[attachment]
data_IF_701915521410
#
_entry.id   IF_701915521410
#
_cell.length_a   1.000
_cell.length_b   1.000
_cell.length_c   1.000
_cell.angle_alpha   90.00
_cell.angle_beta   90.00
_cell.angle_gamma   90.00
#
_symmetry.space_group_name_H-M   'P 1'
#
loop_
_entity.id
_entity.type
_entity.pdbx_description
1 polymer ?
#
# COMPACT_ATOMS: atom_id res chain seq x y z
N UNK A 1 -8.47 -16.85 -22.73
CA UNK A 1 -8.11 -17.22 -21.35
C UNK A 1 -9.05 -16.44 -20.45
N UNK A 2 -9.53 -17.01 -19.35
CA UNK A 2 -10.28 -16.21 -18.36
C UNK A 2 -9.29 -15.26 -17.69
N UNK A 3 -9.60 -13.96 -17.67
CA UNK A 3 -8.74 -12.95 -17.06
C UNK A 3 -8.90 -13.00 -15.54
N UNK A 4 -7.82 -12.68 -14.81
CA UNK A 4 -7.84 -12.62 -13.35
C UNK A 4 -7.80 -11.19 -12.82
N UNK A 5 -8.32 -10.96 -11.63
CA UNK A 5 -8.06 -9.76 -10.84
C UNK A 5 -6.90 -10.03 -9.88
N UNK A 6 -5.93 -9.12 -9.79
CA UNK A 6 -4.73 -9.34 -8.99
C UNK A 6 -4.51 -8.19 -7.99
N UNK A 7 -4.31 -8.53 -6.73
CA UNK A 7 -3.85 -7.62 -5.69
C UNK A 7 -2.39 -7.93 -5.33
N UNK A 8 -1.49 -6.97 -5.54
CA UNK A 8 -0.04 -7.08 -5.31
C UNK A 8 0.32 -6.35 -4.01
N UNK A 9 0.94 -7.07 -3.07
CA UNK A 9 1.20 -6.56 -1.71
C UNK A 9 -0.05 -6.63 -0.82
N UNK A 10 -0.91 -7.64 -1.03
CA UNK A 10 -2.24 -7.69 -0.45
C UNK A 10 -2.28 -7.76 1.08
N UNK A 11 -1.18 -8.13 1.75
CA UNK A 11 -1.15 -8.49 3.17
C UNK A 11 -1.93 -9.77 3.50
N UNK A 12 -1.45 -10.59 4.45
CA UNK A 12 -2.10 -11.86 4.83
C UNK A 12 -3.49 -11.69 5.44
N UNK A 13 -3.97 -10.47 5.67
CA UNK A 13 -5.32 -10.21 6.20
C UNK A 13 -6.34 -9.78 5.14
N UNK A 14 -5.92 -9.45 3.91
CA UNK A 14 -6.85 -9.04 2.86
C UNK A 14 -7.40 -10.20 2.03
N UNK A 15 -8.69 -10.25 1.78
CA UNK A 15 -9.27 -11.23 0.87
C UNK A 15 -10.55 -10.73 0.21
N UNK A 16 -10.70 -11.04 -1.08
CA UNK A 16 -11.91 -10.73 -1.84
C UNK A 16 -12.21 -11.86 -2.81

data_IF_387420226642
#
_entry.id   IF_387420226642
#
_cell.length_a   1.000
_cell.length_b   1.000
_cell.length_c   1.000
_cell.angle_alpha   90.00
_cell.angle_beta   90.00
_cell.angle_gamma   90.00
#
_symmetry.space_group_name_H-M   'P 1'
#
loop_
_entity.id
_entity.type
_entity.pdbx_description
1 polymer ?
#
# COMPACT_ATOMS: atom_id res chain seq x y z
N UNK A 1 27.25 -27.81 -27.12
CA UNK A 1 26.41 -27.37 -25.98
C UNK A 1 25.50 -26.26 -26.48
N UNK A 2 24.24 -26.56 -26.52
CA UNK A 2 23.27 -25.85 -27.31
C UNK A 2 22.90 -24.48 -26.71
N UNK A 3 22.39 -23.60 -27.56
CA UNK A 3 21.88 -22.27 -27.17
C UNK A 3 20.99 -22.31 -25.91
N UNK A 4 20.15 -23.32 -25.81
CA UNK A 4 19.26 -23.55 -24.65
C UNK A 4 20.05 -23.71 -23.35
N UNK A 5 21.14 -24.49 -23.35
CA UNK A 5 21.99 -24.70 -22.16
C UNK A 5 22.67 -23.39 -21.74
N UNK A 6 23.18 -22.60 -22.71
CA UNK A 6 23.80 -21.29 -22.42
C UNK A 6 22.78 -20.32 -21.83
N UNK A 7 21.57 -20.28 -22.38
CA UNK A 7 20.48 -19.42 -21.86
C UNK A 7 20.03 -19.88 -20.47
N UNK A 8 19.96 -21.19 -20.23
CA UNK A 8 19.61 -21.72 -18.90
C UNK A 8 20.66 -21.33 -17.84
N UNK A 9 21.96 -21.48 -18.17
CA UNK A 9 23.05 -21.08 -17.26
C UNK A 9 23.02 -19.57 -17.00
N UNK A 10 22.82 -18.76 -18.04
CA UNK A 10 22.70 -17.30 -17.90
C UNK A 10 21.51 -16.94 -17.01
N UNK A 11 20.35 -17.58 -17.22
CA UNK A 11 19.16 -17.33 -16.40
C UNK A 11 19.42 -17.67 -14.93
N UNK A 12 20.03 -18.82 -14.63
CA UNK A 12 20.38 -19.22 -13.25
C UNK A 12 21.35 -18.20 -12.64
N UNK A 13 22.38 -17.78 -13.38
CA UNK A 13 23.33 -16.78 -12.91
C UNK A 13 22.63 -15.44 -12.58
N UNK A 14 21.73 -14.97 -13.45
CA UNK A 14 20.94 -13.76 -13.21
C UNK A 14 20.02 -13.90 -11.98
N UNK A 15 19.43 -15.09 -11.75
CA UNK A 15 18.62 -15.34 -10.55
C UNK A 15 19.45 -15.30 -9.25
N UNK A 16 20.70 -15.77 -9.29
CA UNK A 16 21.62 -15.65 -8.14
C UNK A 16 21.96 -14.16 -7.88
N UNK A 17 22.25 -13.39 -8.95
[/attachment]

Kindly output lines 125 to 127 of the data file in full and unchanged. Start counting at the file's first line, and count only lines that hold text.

N UNK A 13 22.38 -17.78 -13.38
CA UNK A 13 23.33 -16.78 -12.91
C UNK A 13 22.63 -15.44 -12.58